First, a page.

Sony Ericsson Xperia X10 Mini review:

Sony Ericsson Xperia X10 Mini

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Typical Price: £230.00
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3.5 stars

CNET Editors' Rating

3.5 stars 8 user reviews

The Good Hilariously tiny; swappable covers; expandable memory; user interface has been cleverly tweaked for the very small screen; inexpensive.

The Bad No virtual Qwerty keyboard; tiny screen may be too small for some; Timescape feature needs work; occasionally crashes; runs the older 1.6 version of Android.

The Bottom Line The Sony Ericsson Xperia X10 Mini has a big name for a comically tiny smart phone. If you're a geek with small pockets or a cheapskate looking for a powerful handset, it could fit the bill. It's also surprisingly easy to use, thanks to its well-designed user interface

Visit manufacturer site for details.

7.5 Overall

The Sony Ericsson Xperia X10 Mini has a name that's longer than the Nile, but it's actually the smallest smart phone we've ever seen. It's so tiny that it makes us chortle whenever we pick it up, but it's just on the right side of usable, and Sony Ericsson has made some smart tweaks to the Android user interface.

The Mini is available for free on a £15-a-month, 24-month contract. You can also buy it SIM-free and unlocked, so you can use it on any network, for around £230.

Miniature Android
The Mini is the follow-up to Sony Ericsson's first Android phone, the Xperia X10. The Mini feels like the X10 snapped in half, but it has many of the same features, as it also runs version 1.6 of the Android operating system.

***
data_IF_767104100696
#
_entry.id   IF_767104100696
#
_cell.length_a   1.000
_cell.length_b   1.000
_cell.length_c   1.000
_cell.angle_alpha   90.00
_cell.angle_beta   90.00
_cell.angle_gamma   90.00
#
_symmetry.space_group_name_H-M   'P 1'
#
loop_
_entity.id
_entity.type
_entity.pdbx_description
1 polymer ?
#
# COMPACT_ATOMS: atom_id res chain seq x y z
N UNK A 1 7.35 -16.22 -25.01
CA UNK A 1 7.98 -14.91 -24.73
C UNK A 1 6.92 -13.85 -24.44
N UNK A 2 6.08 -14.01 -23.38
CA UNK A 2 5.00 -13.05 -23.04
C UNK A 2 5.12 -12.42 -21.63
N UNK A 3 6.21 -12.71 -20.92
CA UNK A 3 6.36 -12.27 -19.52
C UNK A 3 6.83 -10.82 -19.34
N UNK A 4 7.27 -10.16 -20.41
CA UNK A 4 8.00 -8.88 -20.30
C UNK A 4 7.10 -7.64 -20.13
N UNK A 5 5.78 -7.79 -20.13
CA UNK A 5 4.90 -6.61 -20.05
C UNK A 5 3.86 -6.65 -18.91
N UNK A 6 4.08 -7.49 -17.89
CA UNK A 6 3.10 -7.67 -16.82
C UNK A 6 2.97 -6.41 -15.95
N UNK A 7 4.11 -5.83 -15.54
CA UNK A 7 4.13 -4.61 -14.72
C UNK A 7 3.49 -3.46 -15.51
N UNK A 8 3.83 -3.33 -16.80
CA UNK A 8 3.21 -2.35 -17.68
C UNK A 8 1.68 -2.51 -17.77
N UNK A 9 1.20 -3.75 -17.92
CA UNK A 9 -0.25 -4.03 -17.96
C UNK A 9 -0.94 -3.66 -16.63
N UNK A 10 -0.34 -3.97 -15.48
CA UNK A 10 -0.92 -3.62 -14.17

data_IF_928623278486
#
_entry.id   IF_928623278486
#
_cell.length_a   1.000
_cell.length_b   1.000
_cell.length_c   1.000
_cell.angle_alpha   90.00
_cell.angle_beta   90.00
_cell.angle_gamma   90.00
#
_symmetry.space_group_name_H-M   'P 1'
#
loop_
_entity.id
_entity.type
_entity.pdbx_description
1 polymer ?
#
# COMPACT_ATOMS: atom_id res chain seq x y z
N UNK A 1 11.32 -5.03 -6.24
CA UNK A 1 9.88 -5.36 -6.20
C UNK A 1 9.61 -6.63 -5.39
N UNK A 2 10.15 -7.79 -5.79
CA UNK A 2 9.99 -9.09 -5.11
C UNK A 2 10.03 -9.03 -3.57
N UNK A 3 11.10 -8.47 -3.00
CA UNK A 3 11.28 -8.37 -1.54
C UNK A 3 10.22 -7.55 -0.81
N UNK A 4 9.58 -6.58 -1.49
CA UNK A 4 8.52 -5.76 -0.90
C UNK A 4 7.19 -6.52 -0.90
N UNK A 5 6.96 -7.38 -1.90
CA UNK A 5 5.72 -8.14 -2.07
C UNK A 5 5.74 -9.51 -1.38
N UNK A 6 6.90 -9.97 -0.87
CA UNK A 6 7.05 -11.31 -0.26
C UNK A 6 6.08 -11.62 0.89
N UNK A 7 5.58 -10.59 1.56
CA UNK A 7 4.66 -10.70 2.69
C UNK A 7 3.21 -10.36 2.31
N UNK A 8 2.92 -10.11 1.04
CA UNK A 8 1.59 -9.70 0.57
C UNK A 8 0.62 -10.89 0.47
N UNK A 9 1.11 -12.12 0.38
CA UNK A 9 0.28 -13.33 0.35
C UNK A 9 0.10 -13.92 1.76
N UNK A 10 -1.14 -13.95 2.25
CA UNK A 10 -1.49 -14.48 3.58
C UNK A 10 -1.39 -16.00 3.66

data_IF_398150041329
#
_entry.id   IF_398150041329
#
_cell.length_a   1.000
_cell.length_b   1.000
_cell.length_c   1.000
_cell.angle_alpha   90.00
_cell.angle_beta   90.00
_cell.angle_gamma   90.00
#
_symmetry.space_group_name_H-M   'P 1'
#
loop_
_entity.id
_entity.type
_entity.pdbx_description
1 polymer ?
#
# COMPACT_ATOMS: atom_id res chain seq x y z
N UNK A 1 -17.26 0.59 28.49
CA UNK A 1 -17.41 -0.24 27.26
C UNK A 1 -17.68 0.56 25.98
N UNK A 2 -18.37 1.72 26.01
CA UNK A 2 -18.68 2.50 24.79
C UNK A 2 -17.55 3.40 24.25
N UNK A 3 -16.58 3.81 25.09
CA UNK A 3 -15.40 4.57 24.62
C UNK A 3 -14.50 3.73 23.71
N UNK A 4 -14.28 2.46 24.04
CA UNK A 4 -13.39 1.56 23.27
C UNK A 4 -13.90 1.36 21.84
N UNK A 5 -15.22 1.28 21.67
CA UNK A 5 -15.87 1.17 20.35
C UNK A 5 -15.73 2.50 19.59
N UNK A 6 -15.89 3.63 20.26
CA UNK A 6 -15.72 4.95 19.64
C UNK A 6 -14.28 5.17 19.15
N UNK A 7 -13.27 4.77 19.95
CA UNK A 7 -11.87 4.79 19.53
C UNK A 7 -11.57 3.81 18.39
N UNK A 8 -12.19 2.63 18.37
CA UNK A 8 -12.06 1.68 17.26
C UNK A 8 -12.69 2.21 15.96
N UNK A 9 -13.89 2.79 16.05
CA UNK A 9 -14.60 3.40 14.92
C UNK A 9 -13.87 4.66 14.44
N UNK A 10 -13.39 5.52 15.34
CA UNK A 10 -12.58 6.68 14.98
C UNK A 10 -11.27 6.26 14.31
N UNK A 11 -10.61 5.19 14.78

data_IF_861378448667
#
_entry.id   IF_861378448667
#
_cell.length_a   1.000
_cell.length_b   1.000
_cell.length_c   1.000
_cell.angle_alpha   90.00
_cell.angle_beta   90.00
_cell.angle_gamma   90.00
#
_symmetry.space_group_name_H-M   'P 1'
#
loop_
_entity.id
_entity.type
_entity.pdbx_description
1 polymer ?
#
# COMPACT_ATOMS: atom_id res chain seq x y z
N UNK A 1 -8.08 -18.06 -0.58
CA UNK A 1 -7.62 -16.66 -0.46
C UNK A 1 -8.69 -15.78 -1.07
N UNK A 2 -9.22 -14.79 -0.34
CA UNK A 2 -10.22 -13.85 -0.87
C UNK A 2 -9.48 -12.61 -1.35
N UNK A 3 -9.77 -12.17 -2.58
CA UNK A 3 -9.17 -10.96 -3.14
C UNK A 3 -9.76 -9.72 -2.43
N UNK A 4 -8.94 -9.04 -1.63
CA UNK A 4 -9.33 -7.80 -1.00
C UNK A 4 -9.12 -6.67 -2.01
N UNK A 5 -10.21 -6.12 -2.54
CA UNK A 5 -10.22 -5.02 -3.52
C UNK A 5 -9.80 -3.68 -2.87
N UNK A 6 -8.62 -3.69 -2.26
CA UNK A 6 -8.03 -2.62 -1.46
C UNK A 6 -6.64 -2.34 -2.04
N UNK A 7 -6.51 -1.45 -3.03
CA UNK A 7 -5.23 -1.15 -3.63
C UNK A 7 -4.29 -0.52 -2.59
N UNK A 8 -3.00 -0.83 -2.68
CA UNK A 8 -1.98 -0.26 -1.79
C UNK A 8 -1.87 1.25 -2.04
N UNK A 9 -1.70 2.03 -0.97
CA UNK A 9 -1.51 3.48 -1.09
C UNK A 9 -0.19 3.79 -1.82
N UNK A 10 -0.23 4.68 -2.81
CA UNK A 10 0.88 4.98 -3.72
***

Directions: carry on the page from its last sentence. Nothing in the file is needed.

Sony Ericsson has tweaked the user interface to suit the 64mm (2.5-inch) screen. For example, the on-screen Qwerty keyboard has been ditched in favour of an alphanumeric keypad. That means you'll never be able to text as quickly on the Mini as you will on most other smart phones. But, considering the size of the phone, the keypad is well designed.

The keypad buttons are large and finger-friendly, and it's easy to swipe between different keypads that feature letters, numbers and symbols while you're typing -- an innovation that we'd like to see on more touchscreen phones. Unfortunately, the keypad doesn't work in landscape mode, so it can't take advantage of the full height of the screen.

The tiny Mini offers plenty of power in your pocket

The home-screen area is equally well suited to the small display. You're able to swipe between a selection of home screens that you can load with one widget each, and four shortcuts sit in each corner of the screen too. It's too bad that the widgets don't fill more of the screen -- most of them sit in the middle -- but it's handy to have access to live info without having to open a separate app, like your calendar, for example.

Escape the Timescape
We're not as impressed with the Timescape feature, which is one of Sony Ericsson's flagship apps. Timescape brings together your Twitter and Facebook updates, as well as missed calls and texts, into a zippy timeline that you flick through with a finger. It's not as jazzy-looking as the version on the larger X10, and suffers from the same flaw -- you can only see the first few words of an update. Then you have to tap it and open the relevant Web site to see the whole message or reply, even if you have an app installed that could handle it. We recommend you try downloading one of the great Facebook or Twitter clients from the Android Market instead.

The Mini doesn't offer the X10's Mediascape feature, which shows the videos, photos and music on your phone. But it does have an 'infinity button' in its music player app that loads related content from YouTube and PlayNow, Sony Ericsson's music store.

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